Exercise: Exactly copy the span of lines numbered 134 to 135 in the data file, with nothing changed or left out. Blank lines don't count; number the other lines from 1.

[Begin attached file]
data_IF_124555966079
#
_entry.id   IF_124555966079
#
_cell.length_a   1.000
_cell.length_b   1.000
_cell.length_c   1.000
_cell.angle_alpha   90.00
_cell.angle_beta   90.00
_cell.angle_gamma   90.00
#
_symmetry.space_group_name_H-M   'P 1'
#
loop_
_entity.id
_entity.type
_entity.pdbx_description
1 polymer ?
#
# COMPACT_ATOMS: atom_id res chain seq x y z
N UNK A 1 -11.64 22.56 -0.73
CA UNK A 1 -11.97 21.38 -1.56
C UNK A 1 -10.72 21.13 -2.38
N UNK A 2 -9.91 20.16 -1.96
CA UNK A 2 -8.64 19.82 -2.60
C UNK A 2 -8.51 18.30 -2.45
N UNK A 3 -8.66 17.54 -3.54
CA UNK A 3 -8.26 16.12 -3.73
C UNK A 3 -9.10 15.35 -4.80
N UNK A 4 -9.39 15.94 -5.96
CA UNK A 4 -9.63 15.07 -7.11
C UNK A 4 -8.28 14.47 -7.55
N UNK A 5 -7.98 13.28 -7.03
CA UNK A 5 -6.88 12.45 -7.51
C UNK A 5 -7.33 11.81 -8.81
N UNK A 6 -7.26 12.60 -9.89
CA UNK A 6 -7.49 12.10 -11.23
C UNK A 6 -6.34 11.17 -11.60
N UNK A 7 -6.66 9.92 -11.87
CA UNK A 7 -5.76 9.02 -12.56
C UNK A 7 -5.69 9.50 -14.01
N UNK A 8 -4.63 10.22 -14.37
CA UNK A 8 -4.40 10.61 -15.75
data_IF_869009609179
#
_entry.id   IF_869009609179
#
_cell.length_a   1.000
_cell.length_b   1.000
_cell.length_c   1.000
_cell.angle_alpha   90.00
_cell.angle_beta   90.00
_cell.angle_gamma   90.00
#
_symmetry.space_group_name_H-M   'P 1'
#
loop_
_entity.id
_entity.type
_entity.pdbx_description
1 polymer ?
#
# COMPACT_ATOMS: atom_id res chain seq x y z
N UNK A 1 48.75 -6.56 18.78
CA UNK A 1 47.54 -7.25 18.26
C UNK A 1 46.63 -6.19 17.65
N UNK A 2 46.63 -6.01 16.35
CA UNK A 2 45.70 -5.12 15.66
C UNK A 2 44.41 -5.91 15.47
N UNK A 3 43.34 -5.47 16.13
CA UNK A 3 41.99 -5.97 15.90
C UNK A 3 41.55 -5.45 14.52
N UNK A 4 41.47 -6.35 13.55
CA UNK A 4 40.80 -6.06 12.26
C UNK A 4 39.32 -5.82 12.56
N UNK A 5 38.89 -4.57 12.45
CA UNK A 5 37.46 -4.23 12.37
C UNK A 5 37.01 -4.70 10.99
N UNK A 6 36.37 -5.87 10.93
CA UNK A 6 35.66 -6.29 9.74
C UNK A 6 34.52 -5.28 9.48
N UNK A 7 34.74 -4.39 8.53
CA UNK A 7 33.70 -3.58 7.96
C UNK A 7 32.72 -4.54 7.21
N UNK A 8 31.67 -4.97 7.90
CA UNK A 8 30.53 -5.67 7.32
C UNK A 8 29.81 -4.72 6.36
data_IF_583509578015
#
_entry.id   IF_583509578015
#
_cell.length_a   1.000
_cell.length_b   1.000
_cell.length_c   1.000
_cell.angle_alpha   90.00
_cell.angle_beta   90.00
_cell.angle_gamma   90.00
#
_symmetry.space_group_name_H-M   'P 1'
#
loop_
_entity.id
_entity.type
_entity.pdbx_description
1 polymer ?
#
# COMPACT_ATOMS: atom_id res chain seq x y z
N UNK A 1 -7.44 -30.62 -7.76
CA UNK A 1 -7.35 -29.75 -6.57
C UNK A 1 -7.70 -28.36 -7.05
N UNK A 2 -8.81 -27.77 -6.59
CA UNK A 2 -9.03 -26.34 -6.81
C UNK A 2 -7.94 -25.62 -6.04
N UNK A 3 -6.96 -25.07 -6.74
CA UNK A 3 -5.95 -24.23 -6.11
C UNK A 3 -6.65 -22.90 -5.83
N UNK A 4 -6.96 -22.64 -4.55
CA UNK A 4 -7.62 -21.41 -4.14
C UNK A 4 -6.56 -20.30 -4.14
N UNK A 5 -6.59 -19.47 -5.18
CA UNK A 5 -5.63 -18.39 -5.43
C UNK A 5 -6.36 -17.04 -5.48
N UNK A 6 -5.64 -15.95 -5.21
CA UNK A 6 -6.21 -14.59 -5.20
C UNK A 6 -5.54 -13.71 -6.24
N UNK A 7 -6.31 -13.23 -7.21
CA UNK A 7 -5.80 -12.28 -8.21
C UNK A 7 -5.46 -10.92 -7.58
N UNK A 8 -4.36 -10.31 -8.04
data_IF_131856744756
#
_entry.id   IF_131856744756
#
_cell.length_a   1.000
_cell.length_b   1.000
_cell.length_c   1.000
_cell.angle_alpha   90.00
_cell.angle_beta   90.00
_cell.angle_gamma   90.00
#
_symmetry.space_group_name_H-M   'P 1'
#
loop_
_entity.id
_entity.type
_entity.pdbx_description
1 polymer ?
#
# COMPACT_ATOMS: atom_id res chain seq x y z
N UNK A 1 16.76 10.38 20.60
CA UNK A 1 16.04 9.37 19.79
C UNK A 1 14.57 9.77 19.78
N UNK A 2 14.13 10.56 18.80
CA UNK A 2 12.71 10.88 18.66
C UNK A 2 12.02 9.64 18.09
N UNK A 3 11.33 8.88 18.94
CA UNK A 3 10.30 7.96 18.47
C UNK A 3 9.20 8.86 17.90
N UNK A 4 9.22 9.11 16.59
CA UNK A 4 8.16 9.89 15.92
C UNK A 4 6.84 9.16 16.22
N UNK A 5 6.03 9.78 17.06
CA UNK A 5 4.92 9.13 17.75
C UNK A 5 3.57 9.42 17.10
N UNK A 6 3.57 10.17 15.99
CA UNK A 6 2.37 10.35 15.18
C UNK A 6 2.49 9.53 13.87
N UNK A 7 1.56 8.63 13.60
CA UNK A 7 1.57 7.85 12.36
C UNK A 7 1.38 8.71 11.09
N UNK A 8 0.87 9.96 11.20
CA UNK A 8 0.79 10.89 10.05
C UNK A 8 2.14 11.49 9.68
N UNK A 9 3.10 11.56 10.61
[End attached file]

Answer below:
_cell.length_a   1.000
_cell.length_b   1.000